};

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  /// \ingroup twa_essentials
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  /// \brief Strict Weak Ordering for \c state*.
  ///
  /// This is meant to be used as a comparison functor for
  /// STL \c map whose key are of type \c state*.
  ///
  /// For instance here is how one could declare
  /// a map of \c state*.
  /// \code
  ///   // Remember how many times each state has been visited.
  ///   std::map<spot::state*, int, spot::state_ptr_less_than> seen;
  /// \endcode
  struct state_ptr_less_than
  {
    bool
    operator()(const state* left, const state* right) const
    {
      assert(left);
      return left->compare(right) < 0;
    }
  };

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  /// \ingroup twa_essentials
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  /// \brief An Equivalence Relation for \c state*.
  ///
  /// This is meant to be used as a comparison functor for
  /// an \c unordered_map whose key are of type \c state*.
  ///
  /// For instance here is how one could declare
  /// a map of \c state*.
  /// \code
  ///   // Remember how many times each state has been visited.
  ///   std::unordered_map<spot::state*, int, spot::state_ptr_hash,
  ///                                    spot::state_ptr_equal> seen;
  /// \endcode
  struct state_ptr_equal
  {
    bool
    operator()(const state* left, const state* right) const
    {
      assert(left);
      return 0 == left->compare(right);
    }
  };

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  /// \ingroup twa_essentials
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  /// \ingroup hash_funcs
  /// \brief Hash Function for \c state*.
  ///
  /// This is meant to be used as a hash functor for
  /// an \c unordered_map whose key are of type \c state*.
  ///
  /// For instance here is how one could declare
  /// a map of \c state*.
  /// \code
  ///   // Remember how many times each state has been visited.
  ///   std::unordered_map<spot::state*, int, spot::state_ptr_hash,
  ///                                    spot::state_ptr_equal> seen;
  /// \endcode
  struct state_ptr_hash
  {
    size_t
    operator()(const state* that) const
    {
      assert(that);
      return that->hash();
    }
  };

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  /// \brief Unordered set of abstract states
  ///
  /// Destroying each state if needed is the user's responsibility.
  ///
  /// \see state_unicity_table
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  typedef std::unordered_set<const state*,
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                             state_ptr_hash, state_ptr_equal> state_set;
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  /// \brief Unordered map of abstract states
  ///
  /// Destroying each state if needed is the user's responsibility.
  template<class val>
  using state_map = std::unordered_map<const state*, val,
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                                       state_ptr_hash, state_ptr_equal>;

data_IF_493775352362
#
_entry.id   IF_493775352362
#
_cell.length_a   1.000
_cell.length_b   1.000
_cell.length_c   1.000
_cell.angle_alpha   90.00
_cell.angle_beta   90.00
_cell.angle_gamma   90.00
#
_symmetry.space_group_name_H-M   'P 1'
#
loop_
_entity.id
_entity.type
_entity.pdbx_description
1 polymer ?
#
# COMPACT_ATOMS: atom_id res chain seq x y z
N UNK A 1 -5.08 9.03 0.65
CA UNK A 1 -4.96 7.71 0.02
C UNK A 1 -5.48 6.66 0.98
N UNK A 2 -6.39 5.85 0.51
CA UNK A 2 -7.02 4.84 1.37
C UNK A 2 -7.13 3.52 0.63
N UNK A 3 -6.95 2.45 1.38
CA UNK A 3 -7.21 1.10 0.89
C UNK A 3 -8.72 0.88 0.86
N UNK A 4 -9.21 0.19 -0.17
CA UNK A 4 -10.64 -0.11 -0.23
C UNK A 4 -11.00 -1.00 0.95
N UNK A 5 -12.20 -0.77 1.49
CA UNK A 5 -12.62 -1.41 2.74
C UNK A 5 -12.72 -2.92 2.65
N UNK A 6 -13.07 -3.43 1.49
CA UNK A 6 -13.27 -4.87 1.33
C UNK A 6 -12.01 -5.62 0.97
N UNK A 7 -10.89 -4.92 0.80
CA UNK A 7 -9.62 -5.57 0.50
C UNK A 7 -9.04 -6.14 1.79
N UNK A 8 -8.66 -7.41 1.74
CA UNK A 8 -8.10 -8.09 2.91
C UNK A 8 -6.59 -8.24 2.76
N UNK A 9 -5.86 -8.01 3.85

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  /// \ingroup twa_essentials
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  /// \brief Render state pointers unique via a hash table.
  class SPOT_API state_unicity_table
  {
    state_set m;
  public:

    /// \brief Canonicalize state pointer.
    ///
    /// If this is the first time a state is seen, this return the
    /// state pointer as-is, otherwise it frees the state and returns
    /// a point to the previously seen copy.
    ///
    /// States are owned by the table and will be freed on
    /// destruction.
    const state* operator()(const state* s)
    {
      auto p = m.insert(s);
      if (!p.second)
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        s->destroy();
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      return *p.first;
    }

    /// \brief Canonicalize state pointer.
    ///
    /// Same as operator(), except that a nullptr
    /// is returned if the state is not new.
    const state* is_new(const state* s)
    {
      auto p = m.insert(s);
      if (!p.second)
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        {
          s->destroy();
          return nullptr;
        }
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      return *p.first;
    }

    ~state_unicity_table()
    {
      for (state_set::iterator i = m.begin(); i != m.end();)
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        {
          // Advance the iterator before destroying its key.  This
          // avoid issues with old g++ implementations.
          state_set::iterator old = i++;
          (*old)->destroy();
        }
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    }

    size_t
    size()
    {
      return m.size();
    }
  };



  // Functions related to shared_ptr.
  //////////////////////////////////////////////////

  typedef std::shared_ptr<const state> shared_state;

  inline void shared_state_deleter(state* s) { s->destroy(); }

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  /// \ingroup twa_essentials
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  /// \brief Strict Weak Ordering for \c shared_state
  /// (shared_ptr<const state*>).
  ///
  /// This is meant to be used as a comparison functor for